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10 discoveries that completely confuse modern scientists



Every year, surprising discoveries are made on our planet, in our solar system, and even further out in the Deep Void. These insights drive our understanding of the reality in which we live and often challenge earlier notions of universal physical laws.

When a discovery – sometimes with a lack of context – is beyond the bounds of our understanding, it will often silence the brightest experts. Here are 10 secrets that amaze modern scientists.

10 Giraffe Skin Disease

Since the 1990s, astounding cases of skin diseases have hit giraffes in captivity and in the wild. It is a widespread disease in sub-Saharan Africa.

Experts are unable to determine if this mysterious disease is due to a combination of diseases or if there is an environmental impact. The scientific community does not yet know how this disease spreads, whether it can be transmitted to other species or whether there is a cure.

Currently, Fred Bercovitch, director of Save The Giraffes, advocates that skin disease plays no role in giraffe protection as there is no information on how the condition affects the reproduction and mobility of the animals. A better understanding of the impact of this disease on the giraffe population could greatly enhance conservation efforts in the future. [1]

9 East Shifting Tornado Alley

In areas east of the Mississippi, tornado activity has increased in recent decades. In the meantime, the states in the area, commonly known as Tornado Alley, have experienced a significant decline.

Although states such as Oklahoma, Colorado, and Texas still have the most tornadoes each year, the total has fallen since the late 1970s. The largest decline is in central and eastern Texas.

This change in atmospheric activity causes scientists to believe that Tornado Alley is shifting east and they do not know why. Areas where tornadoes were often unreported before the digital age are, surprisingly, the same regions where tornado activity was most likely attributed to the drying of the Great Plains. Tornadoes form along the dry line, where the dry air from the west meets the humid air from the Gulf of Mexico, a mixture that causes violent thunderstorms. The dry line shifts to the east, as well as the tornadoes.

However, it is not known if the shift is caused by our impact on the environment or an influence of nature.

8 Mysterious Seismic Waves

Seismic waves were recorded on 11 November 2018 by monitoring stations worldwide, prompting scientists to speculate on the cause of this unprecedented event. They were able to prove their original location as far as Mayotte, a French island between continental Africa and Madagascar.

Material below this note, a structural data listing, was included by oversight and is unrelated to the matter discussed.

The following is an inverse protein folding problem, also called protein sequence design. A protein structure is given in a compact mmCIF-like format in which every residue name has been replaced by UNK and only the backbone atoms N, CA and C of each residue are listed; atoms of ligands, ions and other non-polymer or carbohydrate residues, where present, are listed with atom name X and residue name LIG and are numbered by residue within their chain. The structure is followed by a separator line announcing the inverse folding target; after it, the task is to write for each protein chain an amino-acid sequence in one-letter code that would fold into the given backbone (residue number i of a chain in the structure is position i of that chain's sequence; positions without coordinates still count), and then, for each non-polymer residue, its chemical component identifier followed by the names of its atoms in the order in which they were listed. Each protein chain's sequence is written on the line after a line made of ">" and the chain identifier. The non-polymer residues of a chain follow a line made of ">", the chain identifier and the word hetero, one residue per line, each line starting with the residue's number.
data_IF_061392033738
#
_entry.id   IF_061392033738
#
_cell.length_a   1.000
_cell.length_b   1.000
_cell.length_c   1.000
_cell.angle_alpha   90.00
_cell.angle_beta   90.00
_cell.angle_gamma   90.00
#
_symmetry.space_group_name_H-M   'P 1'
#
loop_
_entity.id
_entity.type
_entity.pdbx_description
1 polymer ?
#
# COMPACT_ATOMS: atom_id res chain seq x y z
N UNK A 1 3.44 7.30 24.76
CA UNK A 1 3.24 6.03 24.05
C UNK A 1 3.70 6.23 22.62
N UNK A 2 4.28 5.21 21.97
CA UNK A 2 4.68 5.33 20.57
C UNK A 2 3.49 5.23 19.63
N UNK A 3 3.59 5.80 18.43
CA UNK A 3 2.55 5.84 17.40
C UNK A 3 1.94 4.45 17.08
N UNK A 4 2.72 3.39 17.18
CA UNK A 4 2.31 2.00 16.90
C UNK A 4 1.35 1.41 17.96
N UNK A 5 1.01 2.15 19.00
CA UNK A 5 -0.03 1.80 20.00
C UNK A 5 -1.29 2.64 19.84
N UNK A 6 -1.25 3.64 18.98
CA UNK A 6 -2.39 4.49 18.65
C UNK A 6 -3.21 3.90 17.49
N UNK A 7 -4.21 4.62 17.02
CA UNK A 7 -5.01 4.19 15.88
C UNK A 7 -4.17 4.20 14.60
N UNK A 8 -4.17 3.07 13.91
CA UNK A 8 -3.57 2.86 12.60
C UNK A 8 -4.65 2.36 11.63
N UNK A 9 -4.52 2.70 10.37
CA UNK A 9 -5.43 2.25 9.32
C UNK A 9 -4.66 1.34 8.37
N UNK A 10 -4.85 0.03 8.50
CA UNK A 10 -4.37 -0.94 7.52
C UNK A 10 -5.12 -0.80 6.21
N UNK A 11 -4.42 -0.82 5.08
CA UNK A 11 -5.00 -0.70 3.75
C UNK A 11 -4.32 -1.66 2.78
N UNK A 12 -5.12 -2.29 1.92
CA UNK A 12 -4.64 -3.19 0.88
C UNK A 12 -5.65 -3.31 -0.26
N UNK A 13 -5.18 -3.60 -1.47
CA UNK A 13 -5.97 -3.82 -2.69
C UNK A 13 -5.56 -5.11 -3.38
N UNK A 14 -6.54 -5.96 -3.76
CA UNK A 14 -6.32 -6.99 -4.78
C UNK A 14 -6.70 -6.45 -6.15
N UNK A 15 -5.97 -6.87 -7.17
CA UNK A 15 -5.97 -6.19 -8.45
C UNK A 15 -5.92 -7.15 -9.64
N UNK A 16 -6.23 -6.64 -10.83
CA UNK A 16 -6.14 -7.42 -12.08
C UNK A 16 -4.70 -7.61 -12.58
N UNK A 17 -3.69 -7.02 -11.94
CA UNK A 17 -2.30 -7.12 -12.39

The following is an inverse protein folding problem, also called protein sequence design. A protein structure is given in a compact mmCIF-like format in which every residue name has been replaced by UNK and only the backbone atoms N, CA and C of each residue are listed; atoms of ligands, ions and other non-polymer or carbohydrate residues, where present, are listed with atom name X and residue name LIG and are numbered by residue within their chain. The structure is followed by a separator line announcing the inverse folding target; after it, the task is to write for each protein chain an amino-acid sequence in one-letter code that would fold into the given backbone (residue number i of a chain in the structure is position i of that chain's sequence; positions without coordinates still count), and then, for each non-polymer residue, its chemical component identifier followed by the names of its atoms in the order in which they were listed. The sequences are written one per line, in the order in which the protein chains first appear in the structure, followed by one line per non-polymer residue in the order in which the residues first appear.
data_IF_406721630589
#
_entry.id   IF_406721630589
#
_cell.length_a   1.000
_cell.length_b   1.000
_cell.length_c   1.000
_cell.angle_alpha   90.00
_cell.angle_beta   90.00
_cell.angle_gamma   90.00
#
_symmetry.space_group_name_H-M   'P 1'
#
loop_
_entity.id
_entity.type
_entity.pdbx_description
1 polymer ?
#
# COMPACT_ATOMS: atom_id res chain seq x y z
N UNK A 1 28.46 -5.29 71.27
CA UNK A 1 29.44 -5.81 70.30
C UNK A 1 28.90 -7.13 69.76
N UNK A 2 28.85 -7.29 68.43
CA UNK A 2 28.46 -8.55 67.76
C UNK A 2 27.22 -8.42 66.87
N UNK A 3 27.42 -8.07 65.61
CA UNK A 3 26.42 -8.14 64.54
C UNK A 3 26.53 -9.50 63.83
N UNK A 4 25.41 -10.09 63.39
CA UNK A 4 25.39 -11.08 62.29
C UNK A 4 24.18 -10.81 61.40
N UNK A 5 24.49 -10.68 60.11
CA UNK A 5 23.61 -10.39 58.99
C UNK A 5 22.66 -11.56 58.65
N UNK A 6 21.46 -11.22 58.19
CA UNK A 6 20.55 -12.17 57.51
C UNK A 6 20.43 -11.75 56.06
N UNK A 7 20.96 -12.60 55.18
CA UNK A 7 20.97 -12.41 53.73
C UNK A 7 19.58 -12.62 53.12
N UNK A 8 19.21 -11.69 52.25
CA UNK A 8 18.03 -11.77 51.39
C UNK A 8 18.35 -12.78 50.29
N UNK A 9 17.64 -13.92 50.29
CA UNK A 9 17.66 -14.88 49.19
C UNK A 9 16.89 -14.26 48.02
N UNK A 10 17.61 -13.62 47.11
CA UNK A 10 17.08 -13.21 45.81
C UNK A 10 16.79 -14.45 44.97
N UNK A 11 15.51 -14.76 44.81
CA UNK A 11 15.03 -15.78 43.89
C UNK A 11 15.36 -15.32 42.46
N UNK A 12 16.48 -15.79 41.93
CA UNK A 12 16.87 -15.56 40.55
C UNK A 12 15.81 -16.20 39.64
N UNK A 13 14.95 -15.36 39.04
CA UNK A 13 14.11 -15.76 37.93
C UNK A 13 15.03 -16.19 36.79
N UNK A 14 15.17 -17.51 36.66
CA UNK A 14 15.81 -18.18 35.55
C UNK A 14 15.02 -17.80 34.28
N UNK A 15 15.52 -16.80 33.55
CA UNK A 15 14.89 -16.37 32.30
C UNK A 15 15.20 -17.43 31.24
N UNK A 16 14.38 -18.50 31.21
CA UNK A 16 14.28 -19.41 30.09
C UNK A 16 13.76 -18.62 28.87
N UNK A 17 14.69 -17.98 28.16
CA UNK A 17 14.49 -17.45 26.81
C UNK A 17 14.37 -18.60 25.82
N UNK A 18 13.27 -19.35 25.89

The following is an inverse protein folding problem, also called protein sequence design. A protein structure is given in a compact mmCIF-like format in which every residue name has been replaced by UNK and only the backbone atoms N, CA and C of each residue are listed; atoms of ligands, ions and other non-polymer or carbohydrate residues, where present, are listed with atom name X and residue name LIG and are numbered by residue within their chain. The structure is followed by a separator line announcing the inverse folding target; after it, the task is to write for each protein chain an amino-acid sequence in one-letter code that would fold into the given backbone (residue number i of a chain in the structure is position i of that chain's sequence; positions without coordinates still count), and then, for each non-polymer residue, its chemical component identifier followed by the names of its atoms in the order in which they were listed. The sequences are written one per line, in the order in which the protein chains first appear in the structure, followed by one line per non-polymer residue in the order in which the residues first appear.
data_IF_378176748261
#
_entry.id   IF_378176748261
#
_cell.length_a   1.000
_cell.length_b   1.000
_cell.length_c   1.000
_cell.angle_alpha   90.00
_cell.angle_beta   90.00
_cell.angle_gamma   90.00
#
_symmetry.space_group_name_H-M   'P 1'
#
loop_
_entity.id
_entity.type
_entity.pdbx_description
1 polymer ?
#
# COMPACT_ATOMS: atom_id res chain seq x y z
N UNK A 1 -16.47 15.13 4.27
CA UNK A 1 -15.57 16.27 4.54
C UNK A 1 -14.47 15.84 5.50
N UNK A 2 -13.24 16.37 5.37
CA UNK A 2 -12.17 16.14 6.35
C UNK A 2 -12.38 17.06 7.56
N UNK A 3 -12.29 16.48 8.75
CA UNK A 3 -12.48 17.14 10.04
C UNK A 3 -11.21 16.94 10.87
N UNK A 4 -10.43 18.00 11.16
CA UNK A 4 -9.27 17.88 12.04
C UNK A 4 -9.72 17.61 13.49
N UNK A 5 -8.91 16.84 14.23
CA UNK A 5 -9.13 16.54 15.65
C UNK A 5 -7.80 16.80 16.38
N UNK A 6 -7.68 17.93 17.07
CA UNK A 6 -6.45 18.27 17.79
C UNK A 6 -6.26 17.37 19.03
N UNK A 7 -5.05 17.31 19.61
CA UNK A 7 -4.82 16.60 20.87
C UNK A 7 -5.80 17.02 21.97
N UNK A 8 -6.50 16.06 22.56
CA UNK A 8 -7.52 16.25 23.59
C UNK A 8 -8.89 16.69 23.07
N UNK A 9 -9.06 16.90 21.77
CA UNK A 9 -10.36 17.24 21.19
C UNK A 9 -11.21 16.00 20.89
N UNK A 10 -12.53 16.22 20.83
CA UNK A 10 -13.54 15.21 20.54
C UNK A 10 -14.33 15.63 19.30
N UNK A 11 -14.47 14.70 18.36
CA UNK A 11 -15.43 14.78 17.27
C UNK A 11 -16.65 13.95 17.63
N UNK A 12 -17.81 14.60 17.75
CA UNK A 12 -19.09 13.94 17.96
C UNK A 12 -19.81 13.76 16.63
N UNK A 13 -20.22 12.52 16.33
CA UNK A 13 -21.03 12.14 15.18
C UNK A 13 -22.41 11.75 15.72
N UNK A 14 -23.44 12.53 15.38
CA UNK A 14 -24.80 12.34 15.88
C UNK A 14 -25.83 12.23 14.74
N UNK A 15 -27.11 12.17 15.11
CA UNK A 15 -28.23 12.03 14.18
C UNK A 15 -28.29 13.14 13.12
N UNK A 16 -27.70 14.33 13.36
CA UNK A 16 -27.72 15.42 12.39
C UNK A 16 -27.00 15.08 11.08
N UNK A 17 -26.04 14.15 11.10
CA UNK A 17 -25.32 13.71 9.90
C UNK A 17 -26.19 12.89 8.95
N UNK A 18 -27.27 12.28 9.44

This region was plagued by earthquakes last year, but its decline has led to a decline. However, on 11 November, no earthquakes were reported, especially nothing that could generate the seismic signal. The strange signal was called better than an earthquake.

The 20-minute seismic waves traveled thousands of miles around the world. They triggered earthquake monitors, though strangely no one was able to perceive them above ground.

Since the signal was so unusual, its origin is difficult to determine. John Ristau, a geo-geologist at GeoNet, compared the Mayotte signal with that of the North Atlantic quake of magnitude 6.3. Although both signals were visible, they were very different.

As Ristau explained: "You can see that the amplitude of the [Mayotte] signal varies with time; However, the frequency or period of the signal is practically the same for the entire time. This implies a source that generates a signal with a consistent frequency but varies in strength. " [3]

An earthquake typically has a wide range of frequencies and periods during which it generates energy.

Anthony Lomax, an independent seismologist, suspected that the activity was likely caused by an underwater volcano north of Mayotte. Another possibility is an unconfirmed slow earthquake that triggered the event.

7 Antarctic Particle Physics

Physicists in Antarctica have seen a high-energy particle impact from space, and they have no idea why or how this event happened. They believe that this must be a kind of cosmic radiation.

The accumulation of particles that make up the standard model of particle physics should not be able to travel in that direction. However, this is exactly what was observed in March 2016 by NASA's Antarctic Antarctic Antarctic Antarctic Antenna (ANITA).

It is known that low-energy particles can travel miles through the earth without being affected. High-energy particles, however, behave differently because, due to their large cross-sections, they are likely to collide with something as soon as they enter the earth. Therefore, they do not come out.